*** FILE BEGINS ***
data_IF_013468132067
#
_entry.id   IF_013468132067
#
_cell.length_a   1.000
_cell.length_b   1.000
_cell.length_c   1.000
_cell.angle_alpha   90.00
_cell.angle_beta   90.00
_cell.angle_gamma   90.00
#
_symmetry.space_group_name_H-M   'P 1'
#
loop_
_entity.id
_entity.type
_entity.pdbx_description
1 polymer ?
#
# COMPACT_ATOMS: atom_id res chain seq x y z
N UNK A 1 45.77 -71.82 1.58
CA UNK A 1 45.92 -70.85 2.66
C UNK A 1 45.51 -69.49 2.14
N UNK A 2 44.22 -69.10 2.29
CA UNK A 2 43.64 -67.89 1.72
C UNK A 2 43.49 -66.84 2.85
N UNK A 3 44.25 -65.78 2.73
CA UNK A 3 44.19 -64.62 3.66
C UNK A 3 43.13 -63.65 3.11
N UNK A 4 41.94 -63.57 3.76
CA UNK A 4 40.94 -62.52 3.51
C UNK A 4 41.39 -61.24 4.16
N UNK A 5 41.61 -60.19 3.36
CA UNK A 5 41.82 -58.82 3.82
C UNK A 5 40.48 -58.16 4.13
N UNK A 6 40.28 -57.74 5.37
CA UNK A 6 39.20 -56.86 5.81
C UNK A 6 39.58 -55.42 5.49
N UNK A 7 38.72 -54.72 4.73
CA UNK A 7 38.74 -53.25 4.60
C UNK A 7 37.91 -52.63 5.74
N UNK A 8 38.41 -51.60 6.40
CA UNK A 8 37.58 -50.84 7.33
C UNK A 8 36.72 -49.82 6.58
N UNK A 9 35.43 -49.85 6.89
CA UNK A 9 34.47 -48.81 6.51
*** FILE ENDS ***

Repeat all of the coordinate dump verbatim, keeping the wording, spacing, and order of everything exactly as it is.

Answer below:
data_IF_013468132067
#
_entry.id   IF_013468132067
#
_cell.length_a   1.000
_cell.length_b   1.000
_cell.length_c   1.000
_cell.angle_alpha   90.00
_cell.angle_beta   90.00
_cell.angle_gamma   90.00
#
_symmetry.space_group_name_H-M   'P 1'
#
loop_
_entity.id
_entity.type
_entity.pdbx_description
1 polymer ?
#
# COMPACT_ATOMS: atom_id res chain seq x y z
N UNK A 1 45.77 -71.82 1.58
CA UNK A 1 45.92 -70.85 2.66
C UNK A 1 45.51 -69.49 2.14
N UNK A 2 44.22 -69.10 2.29
CA UNK A 2 43.64 -67.89 1.72
C UNK A 2 43.49 -66.84 2.85
N UNK A 3 44.25 -65.78 2.73
CA UNK A 3 44.19 -64.62 3.66
C UNK A 3 43.13 -63.65 3.11
N UNK A 4 41.94 -63.57 3.76
CA UNK A 4 40.94 -62.52 3.51
C UNK A 4 41.39 -61.24 4.16
N UNK A 5 41.61 -60.19 3.36
CA UNK A 5 41.82 -58.82 3.82
C UNK A 5 40.48 -58.16 4.13
N UNK A 6 40.28 -57.74 5.37
CA UNK A 6 39.20 -56.86 5.81
C UNK A 6 39.58 -55.42 5.49
N UNK A 7 38.72 -54.72 4.73
CA UNK A 7 38.74 -53.25 4.60
C UNK A 7 37.91 -52.63 5.74
N UNK A 8 38.41 -51.60 6.40
CA UNK A 8 37.58 -50.84 7.33
C UNK A 8 36.72 -49.82 6.58
N UNK A 9 35.43 -49.85 6.89
CA UNK A 9 34.47 -48.81 6.51